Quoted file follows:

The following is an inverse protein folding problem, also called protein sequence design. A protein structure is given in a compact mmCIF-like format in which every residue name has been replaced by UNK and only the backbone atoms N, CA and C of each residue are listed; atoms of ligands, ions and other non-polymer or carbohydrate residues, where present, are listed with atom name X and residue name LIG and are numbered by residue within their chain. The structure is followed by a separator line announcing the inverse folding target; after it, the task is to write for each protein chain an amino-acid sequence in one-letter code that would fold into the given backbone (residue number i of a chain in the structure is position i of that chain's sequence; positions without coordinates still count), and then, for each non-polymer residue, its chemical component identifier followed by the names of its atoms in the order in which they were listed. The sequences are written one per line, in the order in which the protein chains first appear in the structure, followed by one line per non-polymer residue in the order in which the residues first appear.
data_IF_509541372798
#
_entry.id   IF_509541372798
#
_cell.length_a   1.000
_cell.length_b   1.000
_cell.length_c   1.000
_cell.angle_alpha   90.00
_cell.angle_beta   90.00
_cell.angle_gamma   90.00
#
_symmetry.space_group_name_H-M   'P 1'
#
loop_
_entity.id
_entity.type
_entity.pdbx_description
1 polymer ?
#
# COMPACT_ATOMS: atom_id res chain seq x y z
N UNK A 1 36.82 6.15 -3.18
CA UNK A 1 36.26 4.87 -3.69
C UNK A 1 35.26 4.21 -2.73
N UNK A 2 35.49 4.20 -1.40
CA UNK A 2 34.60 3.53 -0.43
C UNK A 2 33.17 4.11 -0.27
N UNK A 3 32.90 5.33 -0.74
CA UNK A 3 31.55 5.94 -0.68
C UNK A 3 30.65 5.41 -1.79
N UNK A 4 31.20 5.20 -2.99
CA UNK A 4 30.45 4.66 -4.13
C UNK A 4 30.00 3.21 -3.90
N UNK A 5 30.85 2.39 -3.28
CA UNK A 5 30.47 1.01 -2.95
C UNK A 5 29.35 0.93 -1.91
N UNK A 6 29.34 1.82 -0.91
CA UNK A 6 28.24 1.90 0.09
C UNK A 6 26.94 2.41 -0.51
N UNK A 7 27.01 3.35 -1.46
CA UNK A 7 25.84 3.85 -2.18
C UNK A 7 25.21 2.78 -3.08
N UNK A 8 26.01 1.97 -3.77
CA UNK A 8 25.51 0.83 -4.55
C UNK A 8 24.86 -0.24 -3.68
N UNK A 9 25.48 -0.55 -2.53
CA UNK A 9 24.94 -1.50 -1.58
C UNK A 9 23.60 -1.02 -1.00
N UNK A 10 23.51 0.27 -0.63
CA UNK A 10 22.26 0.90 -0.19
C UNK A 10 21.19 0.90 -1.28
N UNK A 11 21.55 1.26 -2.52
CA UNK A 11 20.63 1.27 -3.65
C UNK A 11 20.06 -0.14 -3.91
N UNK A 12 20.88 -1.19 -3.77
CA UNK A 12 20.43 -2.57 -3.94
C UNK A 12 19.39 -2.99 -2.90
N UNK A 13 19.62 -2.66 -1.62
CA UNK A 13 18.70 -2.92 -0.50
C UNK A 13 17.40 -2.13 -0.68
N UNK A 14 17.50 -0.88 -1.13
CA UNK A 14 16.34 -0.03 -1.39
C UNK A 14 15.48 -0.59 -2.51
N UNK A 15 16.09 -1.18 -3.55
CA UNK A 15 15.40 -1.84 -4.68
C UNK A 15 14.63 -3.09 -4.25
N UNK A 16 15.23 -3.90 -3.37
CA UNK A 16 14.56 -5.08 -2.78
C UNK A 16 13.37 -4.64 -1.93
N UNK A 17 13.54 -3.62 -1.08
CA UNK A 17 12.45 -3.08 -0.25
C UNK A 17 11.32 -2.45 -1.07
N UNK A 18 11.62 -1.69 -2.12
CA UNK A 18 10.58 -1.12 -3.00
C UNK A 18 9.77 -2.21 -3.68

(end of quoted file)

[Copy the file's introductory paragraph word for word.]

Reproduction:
The following is an inverse protein folding problem, also called protein sequence design. A protein structure is given in a compact mmCIF-like format in which every residue name has been replaced by UNK and only the backbone atoms N, CA and C of each residue are listed; atoms of ligands, ions and other non-polymer or carbohydrate residues, where present, are listed with atom name X and residue name LIG and are numbered by residue within their chain. The structure is followed by a separator line announcing the inverse folding target; after it, the task is to write for each protein chain an amino-acid sequence in one-letter code that would fold into the given backbone (residue number i of a chain in the structure is position i of that chain's sequence; positions without coordinates still count), and then, for each non-polymer residue, its chemical component identifier followed by the names of its atoms in the order in which they were listed. The sequences are written one per line, in the order in which the protein chains first appear in the structure, followed by one line per non-polymer residue in the order in which the residues first appear.